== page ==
Rated: R for strong violence and language. Reviewed by: Jim Release date: October 14, 2016 Released by: STX Entertainment
A straightforward thriller, high on action, low on depth of story and character or political commentary, comes from the co-writer of Gravity, and won't be essential viewing for Republican Presidential nominee Donald Trump (looking to 'make America great again' and faring a little better in his second debate against Hillary Clinton though more eyes appeared to be on wife Melania's outfit).
Jonas Cuaron's Desierto (in Spanish and English with subtitles) can be viewed as an uncomplicated morality tale with an air of camaraderie going back to films featuring estimable thespians, including Richard Widmark and Andy Griffith.
Undocumented folks from south of the border looking to realize a better existence have a sensible and sympathetic compatriot in Moises, etched effectively by Guadalajara native Gael Garcia Bernal (wonderful in The Motorcycle Diaries, besides formidable work in Rosewater, Babel and Bad Education, to name three more). He's accompanied by a younger lass, Adela (Alondra Hidalgo), heard quoting the Old Testament early on in their pilgrimage before their transportation goes awry.
It turns out to be a chase filled with much mayhem and carnage thanks to menacing, whiskey-swilling, high-powered rifle-carrying Sam (a leaner Jeffrey Dean Morgan, the nasty Negan of AMC's original series The Walking Dead and remembered from Watchmen and The Losers) who acts as his own border patrol having his own views about his country's governing body.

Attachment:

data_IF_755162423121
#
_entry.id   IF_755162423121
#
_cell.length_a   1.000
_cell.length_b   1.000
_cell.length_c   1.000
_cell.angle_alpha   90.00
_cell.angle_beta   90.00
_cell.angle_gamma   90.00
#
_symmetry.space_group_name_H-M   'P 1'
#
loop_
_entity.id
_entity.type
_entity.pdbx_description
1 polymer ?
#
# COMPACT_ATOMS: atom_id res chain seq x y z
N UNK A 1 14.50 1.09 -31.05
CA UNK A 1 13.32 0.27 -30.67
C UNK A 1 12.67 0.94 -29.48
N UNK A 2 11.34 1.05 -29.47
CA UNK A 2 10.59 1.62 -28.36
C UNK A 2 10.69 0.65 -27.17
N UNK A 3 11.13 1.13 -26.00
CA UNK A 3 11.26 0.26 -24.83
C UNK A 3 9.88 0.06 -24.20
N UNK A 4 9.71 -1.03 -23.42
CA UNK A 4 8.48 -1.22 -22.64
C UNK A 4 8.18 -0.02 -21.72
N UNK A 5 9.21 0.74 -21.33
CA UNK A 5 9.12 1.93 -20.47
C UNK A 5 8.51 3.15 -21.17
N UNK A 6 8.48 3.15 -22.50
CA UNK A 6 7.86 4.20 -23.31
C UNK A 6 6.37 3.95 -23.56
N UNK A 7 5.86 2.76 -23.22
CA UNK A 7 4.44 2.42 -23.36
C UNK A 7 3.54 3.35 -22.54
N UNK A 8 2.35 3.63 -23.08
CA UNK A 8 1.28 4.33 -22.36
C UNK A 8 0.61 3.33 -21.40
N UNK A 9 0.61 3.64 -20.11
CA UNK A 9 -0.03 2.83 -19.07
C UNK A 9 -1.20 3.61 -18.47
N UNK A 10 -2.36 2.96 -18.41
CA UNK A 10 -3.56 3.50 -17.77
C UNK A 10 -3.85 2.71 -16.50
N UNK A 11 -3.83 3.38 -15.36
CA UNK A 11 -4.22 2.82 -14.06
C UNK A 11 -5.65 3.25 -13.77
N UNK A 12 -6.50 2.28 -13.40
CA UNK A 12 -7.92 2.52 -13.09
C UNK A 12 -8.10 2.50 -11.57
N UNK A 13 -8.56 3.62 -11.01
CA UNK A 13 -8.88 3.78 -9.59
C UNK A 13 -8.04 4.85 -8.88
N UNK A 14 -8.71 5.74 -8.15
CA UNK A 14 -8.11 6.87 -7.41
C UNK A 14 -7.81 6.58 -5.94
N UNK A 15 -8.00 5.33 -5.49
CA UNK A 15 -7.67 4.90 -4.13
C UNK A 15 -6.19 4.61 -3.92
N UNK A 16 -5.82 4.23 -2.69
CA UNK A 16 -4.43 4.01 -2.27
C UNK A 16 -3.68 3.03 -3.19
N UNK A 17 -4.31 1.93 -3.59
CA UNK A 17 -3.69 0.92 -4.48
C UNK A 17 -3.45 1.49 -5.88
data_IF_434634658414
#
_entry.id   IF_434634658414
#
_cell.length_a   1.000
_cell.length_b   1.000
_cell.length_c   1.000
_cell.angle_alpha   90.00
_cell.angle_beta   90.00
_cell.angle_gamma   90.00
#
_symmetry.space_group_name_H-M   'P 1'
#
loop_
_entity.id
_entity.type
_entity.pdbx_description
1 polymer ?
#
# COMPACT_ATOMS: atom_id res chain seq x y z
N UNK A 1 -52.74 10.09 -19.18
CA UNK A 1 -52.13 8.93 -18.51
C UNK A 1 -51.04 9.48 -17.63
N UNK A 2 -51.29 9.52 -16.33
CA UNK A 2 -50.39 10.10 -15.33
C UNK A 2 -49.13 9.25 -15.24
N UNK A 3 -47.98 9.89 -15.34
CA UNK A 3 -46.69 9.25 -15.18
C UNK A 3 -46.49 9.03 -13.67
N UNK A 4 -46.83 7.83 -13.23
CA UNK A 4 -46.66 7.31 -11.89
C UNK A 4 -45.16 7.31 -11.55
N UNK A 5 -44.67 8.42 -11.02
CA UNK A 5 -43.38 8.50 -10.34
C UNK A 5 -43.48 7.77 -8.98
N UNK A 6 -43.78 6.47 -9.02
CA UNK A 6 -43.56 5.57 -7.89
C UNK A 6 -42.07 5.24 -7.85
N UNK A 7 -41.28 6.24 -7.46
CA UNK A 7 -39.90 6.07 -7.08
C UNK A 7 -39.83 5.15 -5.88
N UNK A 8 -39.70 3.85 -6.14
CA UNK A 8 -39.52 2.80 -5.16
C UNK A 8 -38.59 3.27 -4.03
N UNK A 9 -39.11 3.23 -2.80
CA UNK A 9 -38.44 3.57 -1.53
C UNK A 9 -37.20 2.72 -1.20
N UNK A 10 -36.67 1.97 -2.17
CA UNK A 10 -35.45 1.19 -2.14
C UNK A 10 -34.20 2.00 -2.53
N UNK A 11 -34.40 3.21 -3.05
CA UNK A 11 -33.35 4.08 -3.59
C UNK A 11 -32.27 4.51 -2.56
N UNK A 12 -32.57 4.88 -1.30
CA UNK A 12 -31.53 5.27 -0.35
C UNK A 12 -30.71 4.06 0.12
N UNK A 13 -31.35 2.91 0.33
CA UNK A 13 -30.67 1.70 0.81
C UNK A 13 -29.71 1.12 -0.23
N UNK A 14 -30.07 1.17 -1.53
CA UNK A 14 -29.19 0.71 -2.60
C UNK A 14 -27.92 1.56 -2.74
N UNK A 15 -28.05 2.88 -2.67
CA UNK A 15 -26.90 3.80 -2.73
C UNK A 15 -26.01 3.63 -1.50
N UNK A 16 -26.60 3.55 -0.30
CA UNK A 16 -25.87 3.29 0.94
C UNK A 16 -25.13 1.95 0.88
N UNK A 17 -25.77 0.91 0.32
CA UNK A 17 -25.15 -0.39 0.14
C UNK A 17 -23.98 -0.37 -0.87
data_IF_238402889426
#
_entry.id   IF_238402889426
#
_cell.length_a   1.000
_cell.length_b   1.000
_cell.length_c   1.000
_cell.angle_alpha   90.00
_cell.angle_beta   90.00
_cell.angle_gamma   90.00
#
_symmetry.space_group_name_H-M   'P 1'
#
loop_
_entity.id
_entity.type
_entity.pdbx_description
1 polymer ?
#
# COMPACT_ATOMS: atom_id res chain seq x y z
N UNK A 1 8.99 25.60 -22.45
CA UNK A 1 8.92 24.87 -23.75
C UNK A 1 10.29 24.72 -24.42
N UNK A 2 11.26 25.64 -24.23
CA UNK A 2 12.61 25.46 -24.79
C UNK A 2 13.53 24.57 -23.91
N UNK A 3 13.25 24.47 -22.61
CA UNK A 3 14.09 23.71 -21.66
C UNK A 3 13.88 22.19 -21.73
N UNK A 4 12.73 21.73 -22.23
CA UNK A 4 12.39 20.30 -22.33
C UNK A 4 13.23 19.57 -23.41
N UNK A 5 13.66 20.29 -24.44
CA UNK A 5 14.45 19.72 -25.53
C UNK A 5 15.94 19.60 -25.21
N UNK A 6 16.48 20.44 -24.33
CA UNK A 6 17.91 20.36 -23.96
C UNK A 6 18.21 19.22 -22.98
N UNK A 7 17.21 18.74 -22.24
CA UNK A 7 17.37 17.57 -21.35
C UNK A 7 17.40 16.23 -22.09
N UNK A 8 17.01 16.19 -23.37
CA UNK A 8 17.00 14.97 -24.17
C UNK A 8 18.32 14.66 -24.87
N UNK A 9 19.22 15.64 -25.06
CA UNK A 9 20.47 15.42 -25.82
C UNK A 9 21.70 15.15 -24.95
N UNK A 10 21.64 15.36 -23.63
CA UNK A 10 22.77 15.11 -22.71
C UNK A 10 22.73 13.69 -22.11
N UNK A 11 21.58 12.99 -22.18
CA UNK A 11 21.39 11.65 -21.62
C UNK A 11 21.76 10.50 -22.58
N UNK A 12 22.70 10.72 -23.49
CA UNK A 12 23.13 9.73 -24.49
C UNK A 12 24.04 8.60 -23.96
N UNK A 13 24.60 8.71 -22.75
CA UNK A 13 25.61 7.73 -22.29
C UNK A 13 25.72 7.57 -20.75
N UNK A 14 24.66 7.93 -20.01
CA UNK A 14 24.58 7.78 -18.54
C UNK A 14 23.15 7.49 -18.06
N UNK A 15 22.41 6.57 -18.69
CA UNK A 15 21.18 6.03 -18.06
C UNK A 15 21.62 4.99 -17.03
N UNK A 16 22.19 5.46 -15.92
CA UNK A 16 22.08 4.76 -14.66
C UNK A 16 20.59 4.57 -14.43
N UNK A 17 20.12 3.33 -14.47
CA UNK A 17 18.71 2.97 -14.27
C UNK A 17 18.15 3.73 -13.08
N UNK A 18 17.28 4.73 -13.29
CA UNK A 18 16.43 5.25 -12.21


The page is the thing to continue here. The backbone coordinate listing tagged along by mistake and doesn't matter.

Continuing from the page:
The deranged, bearded bigot puts a physicality into the part as little dialogue exists overall in the screenplay; most of his lies with his trusty, fearsome hunting dog Tracker who vigorously contributes to the violence before the story becomes more cat-and-mouse with some tautly rendered scenes by Cuaron.
A white (and red) knuckler is what the filmmaking (and script assisted by Mateo Garcia) is aiming for, and often succeeds in a viscerally-styled action quotient (maybe going too much for the jugular) though not really trying to say a lot, at least about a national xenophobia. Pathos like the cited Sandra Bullock-George Clooney starrer obviously isn't much in demand as a sadistically cunning Sam tells Tracker, "let's go huntin'."
The 34-year-old filmmaker (son and apprentice of Alfonso) who also edits with noticeable deftness works in some deep-focus tracking shots (complements of crisp cinematography using the desolate setting well) into his version of survival. Yet, despite the pedigree at hand here, there's a point where the savagery proves more harmful than expected which may have a few on the opposite side of a fleet, if ephemeral migrant look. Perhaps for a little while, anyway.